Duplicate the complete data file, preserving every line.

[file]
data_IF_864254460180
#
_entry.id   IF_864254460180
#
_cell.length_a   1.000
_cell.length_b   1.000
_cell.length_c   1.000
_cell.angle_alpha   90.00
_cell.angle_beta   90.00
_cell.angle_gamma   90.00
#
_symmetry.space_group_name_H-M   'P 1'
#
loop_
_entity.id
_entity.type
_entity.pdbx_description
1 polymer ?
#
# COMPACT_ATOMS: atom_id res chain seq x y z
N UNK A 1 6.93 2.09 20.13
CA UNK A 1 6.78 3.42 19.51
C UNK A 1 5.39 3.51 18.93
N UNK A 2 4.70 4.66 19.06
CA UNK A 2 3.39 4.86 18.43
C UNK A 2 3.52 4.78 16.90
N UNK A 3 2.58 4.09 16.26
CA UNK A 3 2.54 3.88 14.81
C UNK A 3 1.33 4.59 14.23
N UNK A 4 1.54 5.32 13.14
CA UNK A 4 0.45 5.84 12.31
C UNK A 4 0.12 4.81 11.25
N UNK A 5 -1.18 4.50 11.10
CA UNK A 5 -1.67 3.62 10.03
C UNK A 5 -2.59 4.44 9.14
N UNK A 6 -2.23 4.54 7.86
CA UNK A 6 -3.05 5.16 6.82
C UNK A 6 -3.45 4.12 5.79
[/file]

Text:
data_IF_864254460180
#
_entry.id   IF_864254460180
#
_cell.length_a   1.000
_cell.length_b   1.000
_cell.length_c   1.000
_cell.angle_alpha   90.00
_cell.angle_beta   90.00
_cell.angle_gamma   90.00
#
_symmetry.space_group_name_H-M   'P 1'
#
loop_
_entity.id
_entity.type
_entity.pdbx_description
1 polymer ?
#
# COMPACT_ATOMS: atom_id res chain seq x y z
N UNK A 1 6.93 2.09 20.13
CA UNK A 1 6.78 3.42 19.51
C UNK A 1 5.39 3.51 18.93
N UNK A 2 4.70 4.66 19.06
CA UNK A 2 3.39 4.86 18.43
C UNK A 2 3.52 4.78 16.90
N UNK A 3 2.58 4.09 16.26
CA UNK A 3 2.54 3.88 14.81
C UNK A 3 1.33 4.59 14.23
N UNK A 4 1.54 5.32 13.14
CA UNK A 4 0.45 5.84 12.31
C UNK A 4 0.12 4.81 11.25
N UNK A 5 -1.18 4.50 11.10
CA UNK A 5 -1.67 3.62 10.03
C UNK A 5 -2.59 4.44 9.14
N UNK A 6 -2.23 4.54 7.86
CA UNK A 6 -3.05 5.16 6.82
C UNK A 6 -3.45 4.12 5.79